The Chef – The Photographer

There are similarities between cooking food and photography.

To deliver the best meal, you need the best ingredients and in photography, the best light, choice of subject, choice of location.

Let us Get Personal

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As I grew-up, dinners included over-cooked meat, potatoes, and vegetables that were over-boiled. My Mother was never venturesome in her cooking. Do not get me wrong, we never left the table feeling hungry. I only make this statement to set the perspective. After moving out on my own and as my palate changed, my Mother would often say that she wondered where I came from.

I developed a refined food palate through visiting North American and European restaurants of different cuisines and experimenting with my own meal preparation. This allowed me to develop and build on my understanding of food textures, flavors, spices.

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I have prepared a broad range of dishes including beef, pork, lamb, poultry, fish, seafood, and game meats for both intimate and large family dinners. For the large family dinners, one was a Jamaican style Good Family dinner and turkey dinner at Christmas, One Christmas, I experimented using oranges in preparation of the turkey and stuffing, it was a hit! Today, my preferred proteins are game meats, seafood, and fish.

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Understanding food textures became a critical skill because Pauline, with Multiple Sclerosis, was at a high risk of aspirated pneumonia (chocking). It was necessary to either mince or puree her food. Despite the additional processing, by understanding textures and flavors, I was able to create enjoyable meals for Pauline.

The Mushroom

Besides my preferred proteins, I complement my creative dishes with different exotic mushrooms as shiitake, oyster, pine, and lobster, as well as deep savory flavored portabella or cremini mushrooms.

Except for portabella and cremini mushrooms which are purchased through a grocery store, all other mushrooms are purchased at a local farmers’ market.

The oyster mushroom is available in different types – pearl, blue, golden, pink, phoenix, and king. The taste of oyster mushrooms is very mild, and some describe it as subtly woody or like seafood. What makes this mushroom so unique, is their texture. Both pearl and king oyster mushrooms can have a very meaty texture when prepared properly!

One of my favorite dishes is grill shrimp over a bed of sauté oyster mushrooms with asparagus.

Shiitake mushrooms are one of the most popular mushrooms worldwide. They are prized for their rich, savory taste and diverse health benefits.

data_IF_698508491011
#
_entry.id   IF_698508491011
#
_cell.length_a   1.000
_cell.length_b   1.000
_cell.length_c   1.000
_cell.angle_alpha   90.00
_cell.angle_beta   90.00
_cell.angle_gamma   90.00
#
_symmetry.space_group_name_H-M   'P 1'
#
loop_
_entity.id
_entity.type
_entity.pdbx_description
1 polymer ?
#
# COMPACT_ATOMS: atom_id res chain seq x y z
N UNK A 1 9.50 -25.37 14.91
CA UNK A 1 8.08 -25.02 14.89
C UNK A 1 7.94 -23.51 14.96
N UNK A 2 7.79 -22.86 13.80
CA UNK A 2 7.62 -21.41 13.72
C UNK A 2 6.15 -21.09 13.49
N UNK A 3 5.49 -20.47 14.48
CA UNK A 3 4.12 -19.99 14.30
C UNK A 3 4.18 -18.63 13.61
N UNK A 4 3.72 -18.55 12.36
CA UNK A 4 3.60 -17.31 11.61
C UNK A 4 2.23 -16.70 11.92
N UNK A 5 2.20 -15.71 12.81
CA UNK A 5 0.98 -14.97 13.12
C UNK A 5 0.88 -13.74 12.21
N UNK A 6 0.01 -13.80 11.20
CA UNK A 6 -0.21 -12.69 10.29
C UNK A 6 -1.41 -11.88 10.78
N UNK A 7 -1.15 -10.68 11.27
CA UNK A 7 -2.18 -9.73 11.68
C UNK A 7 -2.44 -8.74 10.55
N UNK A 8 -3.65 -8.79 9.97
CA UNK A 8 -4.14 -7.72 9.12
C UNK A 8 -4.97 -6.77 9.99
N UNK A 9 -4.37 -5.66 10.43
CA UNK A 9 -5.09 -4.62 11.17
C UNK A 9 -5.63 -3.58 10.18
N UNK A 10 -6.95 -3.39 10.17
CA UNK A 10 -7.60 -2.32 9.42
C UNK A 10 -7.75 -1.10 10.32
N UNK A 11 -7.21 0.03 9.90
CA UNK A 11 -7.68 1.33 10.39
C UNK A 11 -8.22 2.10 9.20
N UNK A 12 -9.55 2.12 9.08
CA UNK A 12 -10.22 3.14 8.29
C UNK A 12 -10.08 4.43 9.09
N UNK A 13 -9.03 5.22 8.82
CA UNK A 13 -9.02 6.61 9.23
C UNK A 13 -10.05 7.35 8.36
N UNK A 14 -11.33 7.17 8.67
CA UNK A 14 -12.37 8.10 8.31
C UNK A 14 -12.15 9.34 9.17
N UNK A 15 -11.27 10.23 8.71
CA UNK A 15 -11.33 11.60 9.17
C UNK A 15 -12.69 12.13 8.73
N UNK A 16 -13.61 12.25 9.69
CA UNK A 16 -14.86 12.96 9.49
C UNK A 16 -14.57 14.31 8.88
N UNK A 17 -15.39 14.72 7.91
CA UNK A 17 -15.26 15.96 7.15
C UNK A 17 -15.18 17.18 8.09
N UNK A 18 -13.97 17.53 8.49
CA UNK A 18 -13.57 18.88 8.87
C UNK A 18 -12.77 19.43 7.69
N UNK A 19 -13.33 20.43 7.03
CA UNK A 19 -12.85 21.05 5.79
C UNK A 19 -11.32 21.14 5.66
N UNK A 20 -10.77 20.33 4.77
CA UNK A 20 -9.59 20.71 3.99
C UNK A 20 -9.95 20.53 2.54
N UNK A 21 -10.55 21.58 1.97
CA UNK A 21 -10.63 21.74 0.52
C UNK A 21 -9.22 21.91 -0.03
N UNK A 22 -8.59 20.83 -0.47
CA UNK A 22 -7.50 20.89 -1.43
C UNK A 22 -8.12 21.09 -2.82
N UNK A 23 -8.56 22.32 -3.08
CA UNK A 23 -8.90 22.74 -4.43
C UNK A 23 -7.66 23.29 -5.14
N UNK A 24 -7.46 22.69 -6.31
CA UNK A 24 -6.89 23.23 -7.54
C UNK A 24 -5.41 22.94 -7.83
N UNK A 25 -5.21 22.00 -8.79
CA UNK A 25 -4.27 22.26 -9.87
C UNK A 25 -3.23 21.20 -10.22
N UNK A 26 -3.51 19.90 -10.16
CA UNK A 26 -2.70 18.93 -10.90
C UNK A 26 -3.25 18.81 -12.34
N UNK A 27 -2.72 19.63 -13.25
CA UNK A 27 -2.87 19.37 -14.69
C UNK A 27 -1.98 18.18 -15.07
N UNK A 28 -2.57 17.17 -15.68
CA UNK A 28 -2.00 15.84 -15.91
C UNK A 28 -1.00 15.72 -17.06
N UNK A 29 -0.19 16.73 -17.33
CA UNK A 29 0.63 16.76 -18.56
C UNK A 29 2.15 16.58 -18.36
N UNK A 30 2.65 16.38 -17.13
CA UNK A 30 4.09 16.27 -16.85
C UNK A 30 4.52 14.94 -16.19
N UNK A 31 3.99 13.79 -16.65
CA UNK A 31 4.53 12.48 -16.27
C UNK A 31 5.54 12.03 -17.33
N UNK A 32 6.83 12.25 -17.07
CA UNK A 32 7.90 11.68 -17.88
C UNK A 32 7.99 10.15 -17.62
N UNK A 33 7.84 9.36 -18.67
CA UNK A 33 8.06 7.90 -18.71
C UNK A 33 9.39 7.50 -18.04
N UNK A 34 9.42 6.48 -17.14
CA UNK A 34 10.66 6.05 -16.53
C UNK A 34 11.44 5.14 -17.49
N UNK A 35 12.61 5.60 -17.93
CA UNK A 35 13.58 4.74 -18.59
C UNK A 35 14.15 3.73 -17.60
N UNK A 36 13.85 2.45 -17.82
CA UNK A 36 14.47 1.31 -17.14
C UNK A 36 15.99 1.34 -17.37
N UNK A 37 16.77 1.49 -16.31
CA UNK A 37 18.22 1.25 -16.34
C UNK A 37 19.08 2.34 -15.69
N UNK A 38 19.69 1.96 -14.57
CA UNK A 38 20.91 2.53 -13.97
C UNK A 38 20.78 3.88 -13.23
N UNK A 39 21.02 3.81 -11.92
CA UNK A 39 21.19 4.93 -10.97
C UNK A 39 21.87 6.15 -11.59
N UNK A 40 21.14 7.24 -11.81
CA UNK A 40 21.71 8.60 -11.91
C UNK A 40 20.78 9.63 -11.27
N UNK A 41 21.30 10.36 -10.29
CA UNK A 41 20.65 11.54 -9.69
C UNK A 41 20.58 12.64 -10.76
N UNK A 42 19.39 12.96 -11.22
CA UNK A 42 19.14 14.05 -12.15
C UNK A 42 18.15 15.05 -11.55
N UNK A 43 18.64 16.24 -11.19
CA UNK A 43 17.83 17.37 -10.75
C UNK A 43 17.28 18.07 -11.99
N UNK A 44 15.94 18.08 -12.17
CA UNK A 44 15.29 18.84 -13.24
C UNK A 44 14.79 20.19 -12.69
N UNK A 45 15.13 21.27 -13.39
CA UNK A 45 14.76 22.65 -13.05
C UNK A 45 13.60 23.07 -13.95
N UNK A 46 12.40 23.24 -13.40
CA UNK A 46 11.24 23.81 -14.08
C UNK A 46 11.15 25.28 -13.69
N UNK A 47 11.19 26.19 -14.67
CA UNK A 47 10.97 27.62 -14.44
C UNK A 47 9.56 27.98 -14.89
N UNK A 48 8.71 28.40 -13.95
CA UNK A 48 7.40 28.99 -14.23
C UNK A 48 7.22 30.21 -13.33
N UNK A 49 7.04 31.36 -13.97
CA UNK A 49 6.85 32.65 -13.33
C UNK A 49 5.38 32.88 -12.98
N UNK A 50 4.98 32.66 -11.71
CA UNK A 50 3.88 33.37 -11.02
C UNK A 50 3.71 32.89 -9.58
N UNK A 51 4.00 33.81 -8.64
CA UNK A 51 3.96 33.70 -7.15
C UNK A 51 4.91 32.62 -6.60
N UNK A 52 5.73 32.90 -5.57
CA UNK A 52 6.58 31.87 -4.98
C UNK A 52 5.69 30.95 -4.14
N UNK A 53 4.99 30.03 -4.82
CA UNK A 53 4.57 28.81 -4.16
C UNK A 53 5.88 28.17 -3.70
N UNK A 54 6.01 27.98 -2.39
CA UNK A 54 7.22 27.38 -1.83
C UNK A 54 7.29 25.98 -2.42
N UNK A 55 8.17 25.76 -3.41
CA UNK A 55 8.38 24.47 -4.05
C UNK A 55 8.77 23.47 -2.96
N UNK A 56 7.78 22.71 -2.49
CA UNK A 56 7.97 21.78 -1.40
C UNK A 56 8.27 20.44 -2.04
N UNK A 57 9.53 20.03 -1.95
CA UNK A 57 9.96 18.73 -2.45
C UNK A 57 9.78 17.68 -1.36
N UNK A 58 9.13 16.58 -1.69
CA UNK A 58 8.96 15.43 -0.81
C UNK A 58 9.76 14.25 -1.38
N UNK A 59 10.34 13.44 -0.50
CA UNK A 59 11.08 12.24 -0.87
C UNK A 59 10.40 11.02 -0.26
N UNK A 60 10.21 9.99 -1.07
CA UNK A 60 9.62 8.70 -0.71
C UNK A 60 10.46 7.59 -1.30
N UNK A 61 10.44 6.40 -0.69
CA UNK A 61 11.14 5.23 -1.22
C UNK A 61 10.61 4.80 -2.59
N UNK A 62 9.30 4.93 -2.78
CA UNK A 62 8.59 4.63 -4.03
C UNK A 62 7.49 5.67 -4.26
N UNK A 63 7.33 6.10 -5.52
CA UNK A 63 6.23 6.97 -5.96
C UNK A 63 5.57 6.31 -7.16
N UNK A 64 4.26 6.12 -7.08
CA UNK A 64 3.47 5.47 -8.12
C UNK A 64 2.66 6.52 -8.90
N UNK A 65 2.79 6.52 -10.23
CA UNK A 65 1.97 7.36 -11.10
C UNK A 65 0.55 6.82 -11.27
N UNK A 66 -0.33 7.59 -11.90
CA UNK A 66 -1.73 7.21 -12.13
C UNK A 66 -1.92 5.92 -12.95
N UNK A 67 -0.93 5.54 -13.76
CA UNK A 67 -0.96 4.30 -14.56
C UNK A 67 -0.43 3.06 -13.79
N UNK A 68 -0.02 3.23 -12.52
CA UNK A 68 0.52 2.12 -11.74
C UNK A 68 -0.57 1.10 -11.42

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Because of the savory taste, I pair the shiitake mushrooms with rich game meats. I have also included them in turkey stuffing.

Lobster mushrooms have a chewy texture with a subtly nutty, woody, and delicate flavor. When sliced, the flesh is white, dense, and spongy with a faint, seafood-like aroma.

Because of limited availability and the mushroom being expensive, I have had limited experience in preparing the mushroom. I have initially paired the lobster mushroom with game meats but would like to try seafood.

The pine mushroom has been said to be cinnamon like, piney, woodsy, like rotten earth, or even fishy. I sauté sliced pine mushroom and pair it with game meat. I would like to experiment with it further with other proteins.

Creating Artwork

In 2011, the oyster mushroom captured my imagination because of its bizarre and varied shape, alien texture, and intricate detail. I particularly find the pink oyster mushroom a preferred subject material. Since the pink oyster mushrooms are only available certain times of the year, I will use other types.

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More recently, I expanded the range of exotic mushrooms to include lobster and pine mushroom. The uniqueness of each mushroom provides the opportunity to push my creativity.

While it has been said that my mushroom images are reminiscent of Edward Weston’s “Bell Pepper” series and that my photographic style echoes the Group f/64, the development of the unique set of skills allows me to personalize my images.


As I use my composition and lighting skills to capture the mushroom image on film, I am anticipating how to use the same mushroom in a fine dining meal.

In addition to the skills of a fine art photographer, I am a skillful chef, not for a public restaurant, but for my own kitchen creating meals for friends, family, and myself.

By Dale Reid

Contemporary fine art photographer Dale M Reid took charge of her destiny by making a commitment to herself and her life partner and soulmate.
Reid’s belief in herself has allowed her to chart a new course in life as a full-time professional artist and transgender woman. As Dale transitioned through her new life journey, she developed technical skills, questioned convention, trusted her instincts, and with her passion, was able to craft a distinctive artistic voice. Her artwork ranges from classical to sensual to erotic and engages the viewer to question what they see.